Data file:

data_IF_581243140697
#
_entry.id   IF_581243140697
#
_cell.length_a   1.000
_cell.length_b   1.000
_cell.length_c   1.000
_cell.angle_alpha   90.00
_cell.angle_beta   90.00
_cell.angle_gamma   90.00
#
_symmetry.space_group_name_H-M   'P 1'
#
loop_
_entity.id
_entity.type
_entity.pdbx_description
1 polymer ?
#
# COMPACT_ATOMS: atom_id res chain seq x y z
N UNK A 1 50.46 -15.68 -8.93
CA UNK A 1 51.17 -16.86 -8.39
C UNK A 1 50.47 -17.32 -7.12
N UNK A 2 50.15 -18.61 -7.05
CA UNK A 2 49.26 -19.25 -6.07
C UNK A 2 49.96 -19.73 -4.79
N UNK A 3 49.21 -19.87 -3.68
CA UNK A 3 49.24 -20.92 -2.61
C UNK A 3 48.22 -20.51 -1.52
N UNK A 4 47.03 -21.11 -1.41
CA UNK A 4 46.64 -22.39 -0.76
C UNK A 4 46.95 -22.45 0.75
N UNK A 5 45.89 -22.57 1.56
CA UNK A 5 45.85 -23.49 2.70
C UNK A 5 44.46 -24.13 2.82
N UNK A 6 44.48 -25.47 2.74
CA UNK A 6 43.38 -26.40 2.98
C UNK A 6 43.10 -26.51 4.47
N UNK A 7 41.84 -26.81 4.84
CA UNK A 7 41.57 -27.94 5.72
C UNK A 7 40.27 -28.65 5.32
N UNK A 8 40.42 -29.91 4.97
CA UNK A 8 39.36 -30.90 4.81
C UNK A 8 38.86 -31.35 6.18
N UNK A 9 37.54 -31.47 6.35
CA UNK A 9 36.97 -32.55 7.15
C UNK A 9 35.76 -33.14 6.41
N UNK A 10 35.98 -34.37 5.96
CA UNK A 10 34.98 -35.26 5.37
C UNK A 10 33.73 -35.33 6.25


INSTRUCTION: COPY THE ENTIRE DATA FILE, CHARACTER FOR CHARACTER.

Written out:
data_IF_581243140697
#
_entry.id   IF_581243140697
#
_cell.length_a   1.000
_cell.length_b   1.000
_cell.length_c   1.000
_cell.angle_alpha   90.00
_cell.angle_beta   90.00
_cell.angle_gamma   90.00
#
_symmetry.space_group_name_H-M   'P 1'
#
loop_
_entity.id
_entity.type
_entity.pdbx_description
1 polymer ?
#
# COMPACT_ATOMS: atom_id res chain seq x y z
N UNK A 1 50.46 -15.68 -8.93
CA UNK A 1 51.17 -16.86 -8.39
C UNK A 1 50.47 -17.32 -7.12
N UNK A 2 50.15 -18.61 -7.05
CA UNK A 2 49.26 -19.25 -6.07
C UNK A 2 49.96 -19.73 -4.79
N UNK A 3 49.21 -19.87 -3.68
CA UNK A 3 49.24 -20.92 -2.61
C UNK A 3 48.22 -20.51 -1.52
N UNK A 4 47.03 -21.11 -1.41
CA UNK A 4 46.64 -22.39 -0.76
C UNK A 4 46.95 -22.45 0.75
N UNK A 5 45.89 -22.57 1.56
CA UNK A 5 45.85 -23.49 2.70
C UNK A 5 44.46 -24.13 2.82
N UNK A 6 44.48 -25.47 2.74
CA UNK A 6 43.38 -26.40 2.98
C UNK A 6 43.10 -26.51 4.47
N UNK A 7 41.84 -26.81 4.84
CA UNK A 7 41.57 -27.94 5.72
C UNK A 7 40.27 -28.65 5.32
N UNK A 8 40.42 -29.91 4.97
CA UNK A 8 39.36 -30.90 4.81
C UNK A 8 38.86 -31.35 6.18
N UNK A 9 37.54 -31.47 6.35
CA UNK A 9 36.97 -32.55 7.15
C UNK A 9 35.76 -33.14 6.41
N UNK A 10 35.98 -34.37 5.96
CA UNK A 10 34.98 -35.26 5.37
C UNK A 10 33.73 -35.33 6.25